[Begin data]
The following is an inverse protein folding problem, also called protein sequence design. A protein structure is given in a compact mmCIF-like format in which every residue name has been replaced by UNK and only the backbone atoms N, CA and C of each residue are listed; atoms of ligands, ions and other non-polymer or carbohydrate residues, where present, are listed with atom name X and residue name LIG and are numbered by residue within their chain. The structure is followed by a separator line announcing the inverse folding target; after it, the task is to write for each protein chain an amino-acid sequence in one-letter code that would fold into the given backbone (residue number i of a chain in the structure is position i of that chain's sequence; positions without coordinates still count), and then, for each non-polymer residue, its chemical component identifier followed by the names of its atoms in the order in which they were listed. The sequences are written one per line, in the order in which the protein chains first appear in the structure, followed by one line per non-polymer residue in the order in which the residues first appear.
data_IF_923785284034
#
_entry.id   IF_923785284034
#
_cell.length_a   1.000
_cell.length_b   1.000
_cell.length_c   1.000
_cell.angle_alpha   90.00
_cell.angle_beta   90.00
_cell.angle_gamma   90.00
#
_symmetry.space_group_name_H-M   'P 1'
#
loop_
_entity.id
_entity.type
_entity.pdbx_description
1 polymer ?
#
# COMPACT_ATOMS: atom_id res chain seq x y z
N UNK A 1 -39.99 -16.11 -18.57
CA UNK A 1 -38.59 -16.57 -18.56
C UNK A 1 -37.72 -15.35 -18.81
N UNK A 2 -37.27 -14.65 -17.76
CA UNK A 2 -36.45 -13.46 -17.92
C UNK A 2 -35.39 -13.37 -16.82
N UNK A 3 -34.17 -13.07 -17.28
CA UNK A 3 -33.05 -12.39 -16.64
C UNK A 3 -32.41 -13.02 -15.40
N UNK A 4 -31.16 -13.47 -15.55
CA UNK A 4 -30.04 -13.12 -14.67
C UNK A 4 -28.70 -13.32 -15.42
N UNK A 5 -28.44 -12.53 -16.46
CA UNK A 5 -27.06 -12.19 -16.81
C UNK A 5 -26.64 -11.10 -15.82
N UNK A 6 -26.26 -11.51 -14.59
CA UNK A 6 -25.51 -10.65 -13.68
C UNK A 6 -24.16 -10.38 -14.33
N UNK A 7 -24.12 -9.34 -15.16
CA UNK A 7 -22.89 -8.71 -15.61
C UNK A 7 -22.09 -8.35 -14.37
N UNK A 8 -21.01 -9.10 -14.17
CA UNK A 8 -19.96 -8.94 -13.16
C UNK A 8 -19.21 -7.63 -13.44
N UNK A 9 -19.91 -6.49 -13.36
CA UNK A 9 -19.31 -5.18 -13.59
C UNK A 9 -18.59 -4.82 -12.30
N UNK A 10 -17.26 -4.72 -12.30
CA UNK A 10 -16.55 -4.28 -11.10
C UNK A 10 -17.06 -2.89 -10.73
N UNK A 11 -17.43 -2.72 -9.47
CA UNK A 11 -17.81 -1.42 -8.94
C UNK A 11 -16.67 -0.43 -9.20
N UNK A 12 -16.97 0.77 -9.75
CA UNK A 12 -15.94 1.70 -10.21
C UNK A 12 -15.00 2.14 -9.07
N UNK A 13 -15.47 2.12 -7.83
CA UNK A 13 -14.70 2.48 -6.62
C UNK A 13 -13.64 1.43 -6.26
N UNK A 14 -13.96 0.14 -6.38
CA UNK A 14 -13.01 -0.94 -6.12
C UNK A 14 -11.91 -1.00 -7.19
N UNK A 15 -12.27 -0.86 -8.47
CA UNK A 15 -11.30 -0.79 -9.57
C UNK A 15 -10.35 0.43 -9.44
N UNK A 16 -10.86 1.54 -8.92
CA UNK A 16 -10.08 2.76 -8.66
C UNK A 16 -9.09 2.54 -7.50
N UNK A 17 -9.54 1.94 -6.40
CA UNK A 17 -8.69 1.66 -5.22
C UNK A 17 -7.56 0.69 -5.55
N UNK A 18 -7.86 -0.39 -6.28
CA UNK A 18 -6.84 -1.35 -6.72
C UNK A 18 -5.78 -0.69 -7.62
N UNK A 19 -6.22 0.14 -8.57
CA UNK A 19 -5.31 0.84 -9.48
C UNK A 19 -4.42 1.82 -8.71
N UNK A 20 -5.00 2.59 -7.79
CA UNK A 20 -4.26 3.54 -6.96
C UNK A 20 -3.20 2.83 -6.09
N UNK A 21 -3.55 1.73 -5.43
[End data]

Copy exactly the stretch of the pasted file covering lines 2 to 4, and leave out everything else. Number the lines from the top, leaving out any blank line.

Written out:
data_IF_923785284034
#
_entry.id   IF_923785284034